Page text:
While walking through Wadi Digla with a group of friends we got to talking about pagans, and found that we were not in agreement, writes Jill Kamil
Wadi Digla is a dried-out river bed lying to the east of the Cairo suburb of Maadi. It was declared a nature reserve some years ago, and is frequented by nature lovers and those who want to take exercise far from the madding crowd. For my group of friends it is also an opportunity to walk together to discuss matters of mutual interest.
On a recent occasion we got to talking about paganism. As an Egyptologist I naturally associate the word "pagan" with polytheism, the worship of many gods before the introduction of the divine or "revealed" religions: Judaism, Christianity and Islam. Characteristic of pagan traditions, I presented, is the presence of a living mythology that explained natural phenomena and religious practice.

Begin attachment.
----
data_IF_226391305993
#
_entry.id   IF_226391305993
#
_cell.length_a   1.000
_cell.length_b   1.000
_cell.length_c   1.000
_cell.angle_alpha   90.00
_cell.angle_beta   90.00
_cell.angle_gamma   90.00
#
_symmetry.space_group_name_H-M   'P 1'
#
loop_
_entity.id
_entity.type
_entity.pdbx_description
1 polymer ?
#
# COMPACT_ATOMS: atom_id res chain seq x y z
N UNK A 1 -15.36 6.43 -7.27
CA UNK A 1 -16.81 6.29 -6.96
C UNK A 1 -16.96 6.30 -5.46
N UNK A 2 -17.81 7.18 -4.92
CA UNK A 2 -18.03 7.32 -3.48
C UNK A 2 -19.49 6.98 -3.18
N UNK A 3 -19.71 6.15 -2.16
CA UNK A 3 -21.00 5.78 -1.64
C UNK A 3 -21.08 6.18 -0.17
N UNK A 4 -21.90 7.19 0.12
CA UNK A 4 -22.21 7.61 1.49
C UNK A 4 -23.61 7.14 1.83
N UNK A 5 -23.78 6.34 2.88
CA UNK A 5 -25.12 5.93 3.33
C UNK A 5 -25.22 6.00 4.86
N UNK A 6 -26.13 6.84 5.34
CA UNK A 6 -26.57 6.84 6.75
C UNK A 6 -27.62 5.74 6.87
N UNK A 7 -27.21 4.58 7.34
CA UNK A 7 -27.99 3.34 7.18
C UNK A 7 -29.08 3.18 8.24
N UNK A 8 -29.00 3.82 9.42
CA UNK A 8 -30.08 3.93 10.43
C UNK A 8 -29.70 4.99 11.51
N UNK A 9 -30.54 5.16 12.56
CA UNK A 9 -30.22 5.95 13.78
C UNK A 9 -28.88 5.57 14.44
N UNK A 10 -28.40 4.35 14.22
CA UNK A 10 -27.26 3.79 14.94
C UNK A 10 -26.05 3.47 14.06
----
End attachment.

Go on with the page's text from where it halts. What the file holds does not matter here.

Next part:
However, a friend claimed that paganism referred to atheists and agnostics. A third asked, rhetorically, what of Buddhism, Hinduism, Confucianism and the Bahaai faith, surely they are not pagan, or are they? When I pursued the conversation with others that evening, I heard the remark that the Old Testament of the Bible (the Hebrew Scriptures) contained references to pagans as those communities surrounding the Hebrews, and they included Babylonians, Canaanites, and Philistines.
In fact, everyone I spoke to seemed to have a different definition of the word "pagan", and at some gatherings, as the argument became more and more heated, I realised that while opinions differed, most of my compatriots remained convinced that their meaning of the word was the correct one.
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